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interests, it deviated from Gray’s (2000) guidelines in somekey ways. First, the ratio of directive to perspective and de-scriptive sentences recommended by Gray is 1:2–5. Alex’s storyhad a ratio of 3:5. Second, the story did not include suchwords as sometimes or usually. These types of words are typi-cally used to protect against the literal expectations of studentswith autism. The decision to write a story that deviated fromGray’s guidelines was made to accommodate Alex’s academiclevel. The intention was to write a story that Alex would even-tually be able to use independently, thus reducing the amountof teacher–student instruction. To achieve this goal, the storywas shorter than many of the example stories in the literature.Additionally, more complex and abstract words (e.g., usually)were eliminated, as Alex had not yet demonstrated the literacyskills for reading such words independently.

The story followed the guidelines for emergent readertexts recommended in the Fountas/Pinnell Book Gradient Sys-tem (Fountas & Pinnell, 1996). Specifically, the story vocabu-lary included known words as much as possible, key wordswere repeated throughout the story, the print appeared at thesame place on each page and was clearly separated from thepictures, and words were clearly separated for easy pointing.

The modified Social Story was seven pages long. Story textwas printed in 14-point Helvetica, with a maximum of twosentences per page. Each page included a line drawing illus-trating the main point. Stories were printed on white 81⁄2 × 11paper and stapled at the top, middle, and bottom of the leftside of the page. Story text is included in Figure 1.

Data Collection Form. The data collection form usedduring observation sessions was an 81⁄2 × 11 tally sheet withthe target behavior across the top and date and time slots alongthe left side of the page. The observer held the sheets on a clip-board and sat 5 to 8 feet away from the participant during ob-servations.

Experiment Design

This study used an ABAC reversal design (Barlow & Hersen,1984). In the baseline phase (A), Alex was observed for 30minutes in his regular classroom setting to assess the rates ofthe target behavior. In the first intervention phase (B), themodified Social Story was read immediately before the obser-vation period. After six sessions of Phase B, the Social Storyintervention was withdrawn to baseline conditions. In thesecond intervention phase (C), the Social Story interventionresumed with the addition of verbal prompts. During mainte-nance probes, when the Social Story procedures had beentransferred to the classroom staff who incorporated it intotheir routine, Alex was observed without receiving any inter-vention from the first author.

Baseline and Intervention Procedures

The baseline phase consisted of classroom staff conductingregular instruction and behavior management procedures.

These procedures had been ineffective in reducing Alex’s tar-get behavior. During observation sessions, the observers sat 5to 8 feet away from the participant. Every effort was made tomake it appear that observers were engaged in meaningful ac-tivities unrelated to the participant, such as marking papers.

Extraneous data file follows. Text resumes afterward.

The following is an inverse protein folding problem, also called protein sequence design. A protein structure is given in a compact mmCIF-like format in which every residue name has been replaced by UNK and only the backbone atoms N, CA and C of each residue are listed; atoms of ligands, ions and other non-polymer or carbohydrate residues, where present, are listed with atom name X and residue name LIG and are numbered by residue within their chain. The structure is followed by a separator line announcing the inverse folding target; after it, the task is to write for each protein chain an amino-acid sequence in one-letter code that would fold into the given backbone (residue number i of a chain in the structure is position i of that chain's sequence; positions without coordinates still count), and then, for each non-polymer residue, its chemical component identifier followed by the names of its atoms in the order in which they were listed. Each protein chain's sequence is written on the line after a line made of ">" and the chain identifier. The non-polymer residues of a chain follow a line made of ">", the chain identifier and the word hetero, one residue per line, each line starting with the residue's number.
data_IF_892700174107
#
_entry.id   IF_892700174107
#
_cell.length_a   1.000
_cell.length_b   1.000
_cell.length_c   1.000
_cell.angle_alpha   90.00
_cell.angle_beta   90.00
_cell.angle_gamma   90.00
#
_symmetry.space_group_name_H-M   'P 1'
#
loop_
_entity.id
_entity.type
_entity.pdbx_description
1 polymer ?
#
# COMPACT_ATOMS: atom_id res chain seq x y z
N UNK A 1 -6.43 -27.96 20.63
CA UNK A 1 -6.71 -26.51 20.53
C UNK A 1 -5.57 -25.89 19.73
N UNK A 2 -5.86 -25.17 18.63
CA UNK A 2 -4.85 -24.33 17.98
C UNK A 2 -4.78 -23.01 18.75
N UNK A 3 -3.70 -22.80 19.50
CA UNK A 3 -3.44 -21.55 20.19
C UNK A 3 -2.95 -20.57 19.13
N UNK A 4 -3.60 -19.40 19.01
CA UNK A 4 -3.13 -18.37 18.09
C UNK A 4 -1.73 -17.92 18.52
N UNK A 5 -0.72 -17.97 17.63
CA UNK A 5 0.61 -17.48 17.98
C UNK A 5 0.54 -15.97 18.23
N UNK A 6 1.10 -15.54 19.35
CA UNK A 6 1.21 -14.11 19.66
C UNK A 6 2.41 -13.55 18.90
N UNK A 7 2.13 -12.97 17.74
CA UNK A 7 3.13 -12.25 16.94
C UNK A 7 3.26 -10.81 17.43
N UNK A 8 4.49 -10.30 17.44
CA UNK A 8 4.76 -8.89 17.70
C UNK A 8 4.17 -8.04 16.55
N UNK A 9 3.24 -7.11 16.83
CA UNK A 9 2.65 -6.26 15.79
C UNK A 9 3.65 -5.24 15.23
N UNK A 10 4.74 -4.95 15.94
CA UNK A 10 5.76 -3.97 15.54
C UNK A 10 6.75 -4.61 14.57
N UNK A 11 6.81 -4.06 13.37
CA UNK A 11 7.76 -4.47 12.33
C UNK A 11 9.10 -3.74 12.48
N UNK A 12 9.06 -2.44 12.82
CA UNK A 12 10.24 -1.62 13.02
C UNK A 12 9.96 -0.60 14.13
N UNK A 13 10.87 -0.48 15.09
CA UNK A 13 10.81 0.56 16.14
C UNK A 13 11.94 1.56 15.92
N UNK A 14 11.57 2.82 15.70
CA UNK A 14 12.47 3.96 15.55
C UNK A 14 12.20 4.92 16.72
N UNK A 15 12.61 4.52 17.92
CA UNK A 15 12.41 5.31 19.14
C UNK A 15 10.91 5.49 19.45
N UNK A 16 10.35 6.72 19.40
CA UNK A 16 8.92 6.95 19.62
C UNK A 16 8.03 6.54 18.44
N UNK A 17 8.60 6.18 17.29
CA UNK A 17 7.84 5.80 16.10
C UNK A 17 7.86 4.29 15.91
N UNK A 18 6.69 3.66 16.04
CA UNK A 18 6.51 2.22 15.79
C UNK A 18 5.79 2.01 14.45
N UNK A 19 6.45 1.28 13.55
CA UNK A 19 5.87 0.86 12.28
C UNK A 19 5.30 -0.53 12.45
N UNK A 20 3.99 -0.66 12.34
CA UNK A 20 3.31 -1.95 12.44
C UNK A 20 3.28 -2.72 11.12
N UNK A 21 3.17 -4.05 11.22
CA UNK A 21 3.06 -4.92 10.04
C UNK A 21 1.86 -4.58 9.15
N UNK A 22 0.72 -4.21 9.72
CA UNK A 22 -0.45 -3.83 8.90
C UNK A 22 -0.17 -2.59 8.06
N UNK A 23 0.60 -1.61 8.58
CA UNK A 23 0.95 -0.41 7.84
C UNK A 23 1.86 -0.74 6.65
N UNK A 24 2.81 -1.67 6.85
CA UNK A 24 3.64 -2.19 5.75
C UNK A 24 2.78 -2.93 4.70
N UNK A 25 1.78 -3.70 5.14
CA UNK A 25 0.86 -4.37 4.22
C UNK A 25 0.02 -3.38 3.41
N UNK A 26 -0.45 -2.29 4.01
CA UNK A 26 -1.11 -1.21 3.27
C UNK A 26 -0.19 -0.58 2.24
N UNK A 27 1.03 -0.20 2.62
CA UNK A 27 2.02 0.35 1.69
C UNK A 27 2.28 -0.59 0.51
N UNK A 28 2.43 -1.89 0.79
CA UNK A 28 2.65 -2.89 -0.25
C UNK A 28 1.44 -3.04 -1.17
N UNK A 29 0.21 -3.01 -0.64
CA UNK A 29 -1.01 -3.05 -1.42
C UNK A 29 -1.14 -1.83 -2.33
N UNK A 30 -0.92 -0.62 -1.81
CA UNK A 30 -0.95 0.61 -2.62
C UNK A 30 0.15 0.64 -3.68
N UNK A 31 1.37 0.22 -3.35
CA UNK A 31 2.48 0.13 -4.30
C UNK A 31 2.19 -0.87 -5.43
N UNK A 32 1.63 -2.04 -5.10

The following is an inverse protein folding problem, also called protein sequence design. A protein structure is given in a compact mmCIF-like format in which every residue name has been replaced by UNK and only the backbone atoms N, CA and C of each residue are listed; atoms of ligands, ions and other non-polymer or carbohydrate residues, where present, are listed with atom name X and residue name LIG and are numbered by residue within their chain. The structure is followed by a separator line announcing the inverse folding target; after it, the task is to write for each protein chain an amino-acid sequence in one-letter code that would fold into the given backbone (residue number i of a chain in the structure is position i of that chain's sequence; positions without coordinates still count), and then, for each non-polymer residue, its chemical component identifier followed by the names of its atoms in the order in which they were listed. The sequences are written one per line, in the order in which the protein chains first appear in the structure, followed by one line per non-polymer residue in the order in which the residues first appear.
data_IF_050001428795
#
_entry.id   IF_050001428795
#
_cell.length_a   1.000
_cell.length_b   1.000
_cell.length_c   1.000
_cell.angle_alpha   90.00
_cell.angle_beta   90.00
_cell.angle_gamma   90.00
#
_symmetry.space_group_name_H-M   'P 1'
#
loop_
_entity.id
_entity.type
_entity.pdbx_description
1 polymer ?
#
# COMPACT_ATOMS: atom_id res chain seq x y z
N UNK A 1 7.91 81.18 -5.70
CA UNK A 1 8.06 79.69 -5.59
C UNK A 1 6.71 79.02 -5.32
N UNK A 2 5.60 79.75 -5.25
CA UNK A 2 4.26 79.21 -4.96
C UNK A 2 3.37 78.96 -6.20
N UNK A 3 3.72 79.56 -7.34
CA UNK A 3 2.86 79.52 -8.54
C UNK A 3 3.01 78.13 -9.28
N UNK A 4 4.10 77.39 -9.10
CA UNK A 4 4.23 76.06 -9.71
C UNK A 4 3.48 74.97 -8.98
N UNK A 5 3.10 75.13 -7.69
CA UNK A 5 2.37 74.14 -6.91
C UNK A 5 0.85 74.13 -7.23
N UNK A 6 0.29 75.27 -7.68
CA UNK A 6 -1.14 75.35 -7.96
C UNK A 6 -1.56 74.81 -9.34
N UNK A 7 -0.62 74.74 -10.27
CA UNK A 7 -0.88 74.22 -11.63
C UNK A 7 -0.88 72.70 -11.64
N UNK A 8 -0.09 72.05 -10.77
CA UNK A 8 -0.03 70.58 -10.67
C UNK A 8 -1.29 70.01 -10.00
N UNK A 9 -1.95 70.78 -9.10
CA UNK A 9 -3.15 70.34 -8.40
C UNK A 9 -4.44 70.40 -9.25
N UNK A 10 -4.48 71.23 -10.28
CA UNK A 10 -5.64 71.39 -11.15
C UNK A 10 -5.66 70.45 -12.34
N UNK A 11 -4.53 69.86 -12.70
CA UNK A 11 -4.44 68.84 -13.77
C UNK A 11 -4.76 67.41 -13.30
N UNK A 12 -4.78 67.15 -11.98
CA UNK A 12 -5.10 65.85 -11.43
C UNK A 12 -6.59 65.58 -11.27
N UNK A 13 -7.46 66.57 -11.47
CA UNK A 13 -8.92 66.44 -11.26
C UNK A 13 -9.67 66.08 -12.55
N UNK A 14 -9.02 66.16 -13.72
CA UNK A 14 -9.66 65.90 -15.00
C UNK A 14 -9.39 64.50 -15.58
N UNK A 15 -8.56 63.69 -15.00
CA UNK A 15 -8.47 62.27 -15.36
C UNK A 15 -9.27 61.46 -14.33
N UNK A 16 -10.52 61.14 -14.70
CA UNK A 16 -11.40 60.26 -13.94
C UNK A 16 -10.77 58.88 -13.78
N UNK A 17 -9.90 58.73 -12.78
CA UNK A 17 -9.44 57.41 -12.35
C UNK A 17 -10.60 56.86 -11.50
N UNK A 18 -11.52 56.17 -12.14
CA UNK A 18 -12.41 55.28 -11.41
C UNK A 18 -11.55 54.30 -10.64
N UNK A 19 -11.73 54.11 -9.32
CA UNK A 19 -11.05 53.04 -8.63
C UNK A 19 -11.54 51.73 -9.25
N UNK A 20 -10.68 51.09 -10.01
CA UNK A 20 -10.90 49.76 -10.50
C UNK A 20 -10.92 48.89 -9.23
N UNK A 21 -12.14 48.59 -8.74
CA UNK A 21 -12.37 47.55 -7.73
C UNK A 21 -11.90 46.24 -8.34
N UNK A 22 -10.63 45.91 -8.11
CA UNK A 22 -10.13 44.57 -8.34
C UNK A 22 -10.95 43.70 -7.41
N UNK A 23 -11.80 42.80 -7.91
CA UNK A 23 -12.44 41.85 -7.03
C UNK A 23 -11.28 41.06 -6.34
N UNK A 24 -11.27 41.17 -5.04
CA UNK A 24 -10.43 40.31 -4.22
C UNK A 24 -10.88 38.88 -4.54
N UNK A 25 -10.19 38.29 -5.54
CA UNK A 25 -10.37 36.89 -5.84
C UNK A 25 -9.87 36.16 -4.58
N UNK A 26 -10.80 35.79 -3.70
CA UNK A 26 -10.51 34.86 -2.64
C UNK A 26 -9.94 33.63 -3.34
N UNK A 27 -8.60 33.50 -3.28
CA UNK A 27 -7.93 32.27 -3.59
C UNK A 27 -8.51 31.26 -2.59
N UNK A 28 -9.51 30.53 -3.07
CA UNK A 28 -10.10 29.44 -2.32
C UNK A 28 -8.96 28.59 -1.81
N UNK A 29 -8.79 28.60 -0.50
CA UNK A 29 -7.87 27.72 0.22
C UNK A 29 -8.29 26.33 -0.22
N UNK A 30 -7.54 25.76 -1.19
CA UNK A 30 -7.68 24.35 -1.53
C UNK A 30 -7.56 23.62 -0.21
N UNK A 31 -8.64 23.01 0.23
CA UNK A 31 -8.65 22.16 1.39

The first day of intervention consisted of a training session.During the training session, the students who were not par-ticipating in the study continued with regular classroom activ-ities. The training session began with the author approachingAlex and saying, “I have a new story for you! Come sit withme and let’s read it together.” The author and the studentwent into the classroom next door and sat diagonally across atable from one another. The author showed the student thecover of the book and introduced the story (“This is a storyabout talking at school.”). The author instructed, “Let’s readthis story out loud. Then I’m going to ask you some ques-tions.” The author listened to Alex read the story aloud. IfAlex had difficulty with a word, the author read the word andthen asked him to repeat the sentence. After the first readingof the story, the author showed Alex four visual comprehen-sion questions and asked him to circle his answers. Then theauthor and Alex returned to the other classroom.

Two interventions were used: a modified Social Storywithout verbal prompts (Phase B) and a modified Social Storywith verbal prompts (Phase C). The first author conducted allintervention sessions. Phase B sessions began with the re-searcher saying to Alex, “It’s time to read your story!” and tak-ing Alex to the classroom next door to read the story. Alexwould then read the story aloud. At the end of all interven-tion sessions, the researcher asked, “What’s the rule for talk-ing in school?” as a comprehension check. After reading, Alexand the author immediately returned to the other classroom,and Alex resumed his structured play activity.

Phase C intervention sessions consisted of two parts. Thefirst part, the reading of the story, was identical to the proce-dure for Phase B. During the target activity immediately fol-lowing the story reading, however, verbal prompts were usedduring the observation period. Prompts were given on a vari-able interval schedule at an average of once every 6 minutes.The verbal prompt for Alex was “Remember to raise your handwhen you want to talk to a teacher.” The variable intervalschedule for prompt delivery was selected to ensure that

FIGURE 1. Alex’s Social Story Text.

Social Story Text: Talking at School

At school I play games and work.I like to talk to the teachers.When I want to talk to the teachers, I don't call out.I put up my hand.I look at the teacher.I wait quietly.When the teacher talks to me, then I can talk.Everyone is happy when I put up my hand and wait.

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prompts would be equally distributed across the observationsession independent of participant behavior. Additionally, be-cause it was determined that Alex’s talking out was reinforcedby teacher attention, it was important for the verbal cues tooccur independently of talking out. Otherwise, verbal promptscould inadvertently reinforce Alex’s inappropriate behavior.